We saw that this week on QandA (a program I usually watch in a state of despair) when Kevin Rudd and Malcolm Turnbull engaged in a real economic debate. The result was a 20% share of the television audience in the five metropolitan capital cities. This isn’t a coincidence. People have associated various values systems with these two members of parliament and they feel a sense of engagement whenever they appear in public.
People want to be inspired and related to, but when all they see is a race to the bottom there is no other choice but to disengage.
As this week progressed, we saw a policy mess come up which is a classic example of one of the most disastrous misunderstandings of values systems ever witnessed in Australian political history. The debate surrounding asylum seeker policy has nothing to do with stopping the boats, it’s all about the primal need for safety from the dangers of the outside world. By capitulating to the Coalition’s values, the ALP have found themselves in a political mess on this policy issue that they simply can’t recover from without compromising the conviction of the leader.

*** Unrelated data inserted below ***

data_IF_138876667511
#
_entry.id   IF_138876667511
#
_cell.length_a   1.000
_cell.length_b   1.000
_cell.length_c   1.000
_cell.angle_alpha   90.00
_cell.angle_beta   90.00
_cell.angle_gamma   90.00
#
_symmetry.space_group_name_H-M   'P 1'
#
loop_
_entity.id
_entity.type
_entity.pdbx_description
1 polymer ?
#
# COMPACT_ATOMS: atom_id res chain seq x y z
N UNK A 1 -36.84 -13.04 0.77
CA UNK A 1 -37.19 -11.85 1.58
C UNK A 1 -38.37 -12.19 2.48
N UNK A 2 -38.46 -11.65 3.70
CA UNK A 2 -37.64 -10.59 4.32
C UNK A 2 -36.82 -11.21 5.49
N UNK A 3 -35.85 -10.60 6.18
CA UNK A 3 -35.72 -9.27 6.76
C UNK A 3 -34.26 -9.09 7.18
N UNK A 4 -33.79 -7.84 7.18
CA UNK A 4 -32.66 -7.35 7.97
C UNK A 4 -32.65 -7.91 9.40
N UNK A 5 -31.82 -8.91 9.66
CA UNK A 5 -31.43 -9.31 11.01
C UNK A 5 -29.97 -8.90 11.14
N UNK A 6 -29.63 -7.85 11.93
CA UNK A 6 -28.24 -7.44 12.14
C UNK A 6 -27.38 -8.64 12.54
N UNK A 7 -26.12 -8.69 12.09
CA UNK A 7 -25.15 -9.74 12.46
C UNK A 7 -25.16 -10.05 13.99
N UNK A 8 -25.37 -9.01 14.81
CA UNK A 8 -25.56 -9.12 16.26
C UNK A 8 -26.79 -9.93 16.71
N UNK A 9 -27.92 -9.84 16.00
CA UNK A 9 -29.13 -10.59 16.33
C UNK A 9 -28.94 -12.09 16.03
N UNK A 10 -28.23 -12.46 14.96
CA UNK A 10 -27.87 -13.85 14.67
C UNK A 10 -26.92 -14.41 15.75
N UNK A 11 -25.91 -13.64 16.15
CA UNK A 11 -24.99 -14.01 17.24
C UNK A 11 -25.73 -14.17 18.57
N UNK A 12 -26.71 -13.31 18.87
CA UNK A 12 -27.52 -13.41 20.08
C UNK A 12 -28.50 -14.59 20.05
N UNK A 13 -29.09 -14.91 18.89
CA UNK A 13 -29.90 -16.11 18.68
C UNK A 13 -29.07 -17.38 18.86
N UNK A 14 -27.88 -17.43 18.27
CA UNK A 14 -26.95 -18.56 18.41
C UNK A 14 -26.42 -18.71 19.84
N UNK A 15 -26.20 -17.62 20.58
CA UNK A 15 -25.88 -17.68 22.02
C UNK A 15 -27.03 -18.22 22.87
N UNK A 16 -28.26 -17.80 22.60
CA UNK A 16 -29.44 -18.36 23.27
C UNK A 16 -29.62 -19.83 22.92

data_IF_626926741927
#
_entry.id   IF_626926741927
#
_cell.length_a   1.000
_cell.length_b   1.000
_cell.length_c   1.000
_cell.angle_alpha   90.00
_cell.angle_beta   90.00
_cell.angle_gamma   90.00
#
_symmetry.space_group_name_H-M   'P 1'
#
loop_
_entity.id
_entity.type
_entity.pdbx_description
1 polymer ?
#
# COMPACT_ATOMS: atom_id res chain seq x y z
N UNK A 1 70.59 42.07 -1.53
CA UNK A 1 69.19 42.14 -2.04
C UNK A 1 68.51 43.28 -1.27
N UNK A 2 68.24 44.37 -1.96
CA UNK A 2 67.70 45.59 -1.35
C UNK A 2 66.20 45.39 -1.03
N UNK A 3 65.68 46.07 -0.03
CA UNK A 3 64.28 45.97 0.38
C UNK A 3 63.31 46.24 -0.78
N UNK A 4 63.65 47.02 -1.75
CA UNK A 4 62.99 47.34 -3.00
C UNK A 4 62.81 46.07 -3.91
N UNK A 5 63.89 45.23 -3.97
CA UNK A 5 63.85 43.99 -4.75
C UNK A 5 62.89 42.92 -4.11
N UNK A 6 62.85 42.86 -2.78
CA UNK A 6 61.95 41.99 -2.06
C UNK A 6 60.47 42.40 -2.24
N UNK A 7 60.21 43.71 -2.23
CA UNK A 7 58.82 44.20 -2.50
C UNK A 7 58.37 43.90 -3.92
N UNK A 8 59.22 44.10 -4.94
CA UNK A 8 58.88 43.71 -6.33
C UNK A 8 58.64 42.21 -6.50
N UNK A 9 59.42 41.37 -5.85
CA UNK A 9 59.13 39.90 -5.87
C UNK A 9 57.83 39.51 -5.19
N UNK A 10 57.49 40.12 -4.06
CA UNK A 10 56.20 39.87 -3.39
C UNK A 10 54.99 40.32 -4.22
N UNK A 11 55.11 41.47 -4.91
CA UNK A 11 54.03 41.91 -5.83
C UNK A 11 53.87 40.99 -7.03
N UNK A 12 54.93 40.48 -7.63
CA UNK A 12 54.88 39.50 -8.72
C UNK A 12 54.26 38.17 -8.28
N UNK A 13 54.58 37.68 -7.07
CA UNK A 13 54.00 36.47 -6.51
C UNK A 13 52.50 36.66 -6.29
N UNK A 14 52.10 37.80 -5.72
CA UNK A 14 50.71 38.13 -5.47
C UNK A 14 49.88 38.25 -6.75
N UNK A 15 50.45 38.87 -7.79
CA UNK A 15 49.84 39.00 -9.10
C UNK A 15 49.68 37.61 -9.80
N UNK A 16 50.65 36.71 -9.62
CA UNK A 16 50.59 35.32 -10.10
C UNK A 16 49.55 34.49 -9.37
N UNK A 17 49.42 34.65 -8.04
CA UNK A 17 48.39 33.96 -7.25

Abbott backflipped on his commitment to maintain the increase of the humanitarian intake to 20,000 refugees as part of the offshore processing policy and he’s able to get away with it, not because he’s a political genius (far from it), but because this issue has never been about policy. It’s all about the values underlying it. Watching Chris Bowen and other ALP MP’s attack him for the policy backflip was excruciating because it’s clear they simply don’t understand the issue on a values level (or if they do, they’ve simply given up).
This sort of values capitulation from the ALP doesn’t contain itself to this one sorry issue. It goes right through the national debate and drags it down to meaningless nonsense adding to the disconnect of the public from the parliament.
One might say that the public disengagement from the national debate is a sign that the Australian community’s stage of development is at a much higher stage than the maturity of the Australian parliament.
“You must take people with you.” This phrase has been spoken by many people in regards to how policy changes can be made in Australia with a positive electoral payoff but very few really seem to get it.